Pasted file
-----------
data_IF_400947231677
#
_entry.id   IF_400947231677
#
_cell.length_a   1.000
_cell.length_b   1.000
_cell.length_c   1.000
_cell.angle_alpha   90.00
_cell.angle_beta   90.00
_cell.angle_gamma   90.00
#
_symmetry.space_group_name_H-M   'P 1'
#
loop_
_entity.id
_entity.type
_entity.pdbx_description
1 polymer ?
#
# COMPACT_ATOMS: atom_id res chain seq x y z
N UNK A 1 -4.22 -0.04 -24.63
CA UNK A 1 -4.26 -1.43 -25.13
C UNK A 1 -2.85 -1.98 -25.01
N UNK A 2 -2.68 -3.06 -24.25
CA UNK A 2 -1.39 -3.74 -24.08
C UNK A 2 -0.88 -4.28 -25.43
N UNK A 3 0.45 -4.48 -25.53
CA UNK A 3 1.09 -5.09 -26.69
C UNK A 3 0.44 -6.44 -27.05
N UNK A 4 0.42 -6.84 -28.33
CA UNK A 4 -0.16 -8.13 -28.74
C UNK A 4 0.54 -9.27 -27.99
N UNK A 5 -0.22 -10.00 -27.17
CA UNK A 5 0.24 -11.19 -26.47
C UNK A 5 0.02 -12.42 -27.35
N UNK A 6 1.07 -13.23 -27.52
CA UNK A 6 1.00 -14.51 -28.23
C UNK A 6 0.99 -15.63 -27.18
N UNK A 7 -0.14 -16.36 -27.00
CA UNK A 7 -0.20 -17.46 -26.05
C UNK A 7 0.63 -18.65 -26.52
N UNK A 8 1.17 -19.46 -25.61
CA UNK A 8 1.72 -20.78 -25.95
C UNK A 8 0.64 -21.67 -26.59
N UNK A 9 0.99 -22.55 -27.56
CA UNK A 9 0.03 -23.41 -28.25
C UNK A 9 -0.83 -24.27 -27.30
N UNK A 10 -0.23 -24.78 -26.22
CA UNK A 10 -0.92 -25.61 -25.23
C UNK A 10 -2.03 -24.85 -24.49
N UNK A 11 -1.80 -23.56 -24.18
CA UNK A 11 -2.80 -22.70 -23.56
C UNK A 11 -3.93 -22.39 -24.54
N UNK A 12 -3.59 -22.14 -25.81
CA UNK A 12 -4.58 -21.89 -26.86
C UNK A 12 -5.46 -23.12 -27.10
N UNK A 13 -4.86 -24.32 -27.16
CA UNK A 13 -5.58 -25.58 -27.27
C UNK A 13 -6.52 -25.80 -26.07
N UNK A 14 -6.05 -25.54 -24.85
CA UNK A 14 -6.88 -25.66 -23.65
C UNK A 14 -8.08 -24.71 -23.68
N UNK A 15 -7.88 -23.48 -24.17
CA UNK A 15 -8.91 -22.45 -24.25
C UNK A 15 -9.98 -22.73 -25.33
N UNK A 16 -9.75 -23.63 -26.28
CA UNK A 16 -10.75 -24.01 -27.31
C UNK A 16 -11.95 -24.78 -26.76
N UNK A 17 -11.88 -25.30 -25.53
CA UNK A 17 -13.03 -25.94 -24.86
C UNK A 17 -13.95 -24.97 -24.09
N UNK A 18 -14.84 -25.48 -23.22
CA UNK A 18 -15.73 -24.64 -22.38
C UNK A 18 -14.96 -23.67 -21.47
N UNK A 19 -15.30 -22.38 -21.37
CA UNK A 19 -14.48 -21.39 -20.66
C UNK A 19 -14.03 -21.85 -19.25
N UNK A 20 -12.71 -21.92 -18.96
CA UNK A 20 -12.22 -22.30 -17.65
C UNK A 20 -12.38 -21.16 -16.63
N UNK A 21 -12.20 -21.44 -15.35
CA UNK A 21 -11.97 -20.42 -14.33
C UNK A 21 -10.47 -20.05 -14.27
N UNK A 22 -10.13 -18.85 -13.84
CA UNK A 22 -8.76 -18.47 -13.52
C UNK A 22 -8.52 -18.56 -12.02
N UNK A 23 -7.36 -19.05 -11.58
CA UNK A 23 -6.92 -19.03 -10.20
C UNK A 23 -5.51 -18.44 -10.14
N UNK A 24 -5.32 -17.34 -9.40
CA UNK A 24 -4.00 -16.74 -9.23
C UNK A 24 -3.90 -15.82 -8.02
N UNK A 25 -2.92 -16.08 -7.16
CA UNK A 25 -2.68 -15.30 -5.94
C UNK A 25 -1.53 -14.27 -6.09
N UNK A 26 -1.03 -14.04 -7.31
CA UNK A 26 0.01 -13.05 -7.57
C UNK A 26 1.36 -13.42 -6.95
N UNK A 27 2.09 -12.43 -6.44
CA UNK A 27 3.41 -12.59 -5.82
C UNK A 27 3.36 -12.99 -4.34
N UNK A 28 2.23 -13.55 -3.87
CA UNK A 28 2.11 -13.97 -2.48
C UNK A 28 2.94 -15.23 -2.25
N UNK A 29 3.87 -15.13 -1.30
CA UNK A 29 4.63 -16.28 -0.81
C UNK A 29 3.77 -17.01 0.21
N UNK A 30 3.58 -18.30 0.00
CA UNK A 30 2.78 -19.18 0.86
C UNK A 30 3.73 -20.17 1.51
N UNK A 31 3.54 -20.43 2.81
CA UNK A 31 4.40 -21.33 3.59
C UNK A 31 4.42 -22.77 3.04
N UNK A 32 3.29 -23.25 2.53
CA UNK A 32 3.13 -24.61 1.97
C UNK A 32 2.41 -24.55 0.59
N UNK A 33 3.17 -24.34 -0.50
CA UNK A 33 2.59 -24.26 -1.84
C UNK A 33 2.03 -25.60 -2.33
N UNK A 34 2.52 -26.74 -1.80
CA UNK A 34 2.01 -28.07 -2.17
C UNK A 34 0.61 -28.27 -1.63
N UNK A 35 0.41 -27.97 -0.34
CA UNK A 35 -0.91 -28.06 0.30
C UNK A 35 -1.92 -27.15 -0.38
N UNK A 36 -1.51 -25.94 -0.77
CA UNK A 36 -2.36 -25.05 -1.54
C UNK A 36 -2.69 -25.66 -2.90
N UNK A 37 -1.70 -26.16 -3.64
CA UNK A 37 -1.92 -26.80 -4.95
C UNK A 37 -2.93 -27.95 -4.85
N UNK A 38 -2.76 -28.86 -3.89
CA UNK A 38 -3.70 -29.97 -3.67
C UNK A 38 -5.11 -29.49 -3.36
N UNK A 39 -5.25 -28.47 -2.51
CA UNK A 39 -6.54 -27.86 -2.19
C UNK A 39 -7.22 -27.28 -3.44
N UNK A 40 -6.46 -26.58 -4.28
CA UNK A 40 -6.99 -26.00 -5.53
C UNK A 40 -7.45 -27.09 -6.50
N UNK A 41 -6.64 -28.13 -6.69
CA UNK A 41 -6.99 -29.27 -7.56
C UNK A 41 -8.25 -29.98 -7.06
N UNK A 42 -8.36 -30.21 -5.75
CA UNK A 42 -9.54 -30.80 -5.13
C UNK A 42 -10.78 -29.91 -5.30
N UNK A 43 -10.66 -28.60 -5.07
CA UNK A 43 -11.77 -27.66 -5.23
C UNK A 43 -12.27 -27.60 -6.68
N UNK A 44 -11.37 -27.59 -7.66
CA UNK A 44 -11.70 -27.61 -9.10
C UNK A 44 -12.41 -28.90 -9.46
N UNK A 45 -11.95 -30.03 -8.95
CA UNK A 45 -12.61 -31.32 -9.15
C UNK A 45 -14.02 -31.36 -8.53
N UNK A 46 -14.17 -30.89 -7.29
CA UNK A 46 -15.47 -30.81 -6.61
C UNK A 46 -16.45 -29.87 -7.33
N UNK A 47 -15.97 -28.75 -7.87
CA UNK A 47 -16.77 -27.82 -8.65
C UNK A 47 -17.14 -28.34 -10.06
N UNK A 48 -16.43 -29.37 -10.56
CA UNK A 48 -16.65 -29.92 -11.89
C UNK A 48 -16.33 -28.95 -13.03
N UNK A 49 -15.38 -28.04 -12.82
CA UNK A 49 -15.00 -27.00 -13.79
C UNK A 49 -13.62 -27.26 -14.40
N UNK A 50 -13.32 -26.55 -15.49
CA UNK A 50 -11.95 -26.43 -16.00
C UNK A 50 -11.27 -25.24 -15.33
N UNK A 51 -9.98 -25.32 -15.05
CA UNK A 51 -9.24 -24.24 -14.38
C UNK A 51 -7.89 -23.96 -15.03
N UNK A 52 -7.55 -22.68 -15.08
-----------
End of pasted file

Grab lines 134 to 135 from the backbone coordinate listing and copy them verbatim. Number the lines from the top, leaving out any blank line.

C UNK A 38 -5.11 -29.49 -3.36
N UNK A 39 -5.25 -28.47 -2.51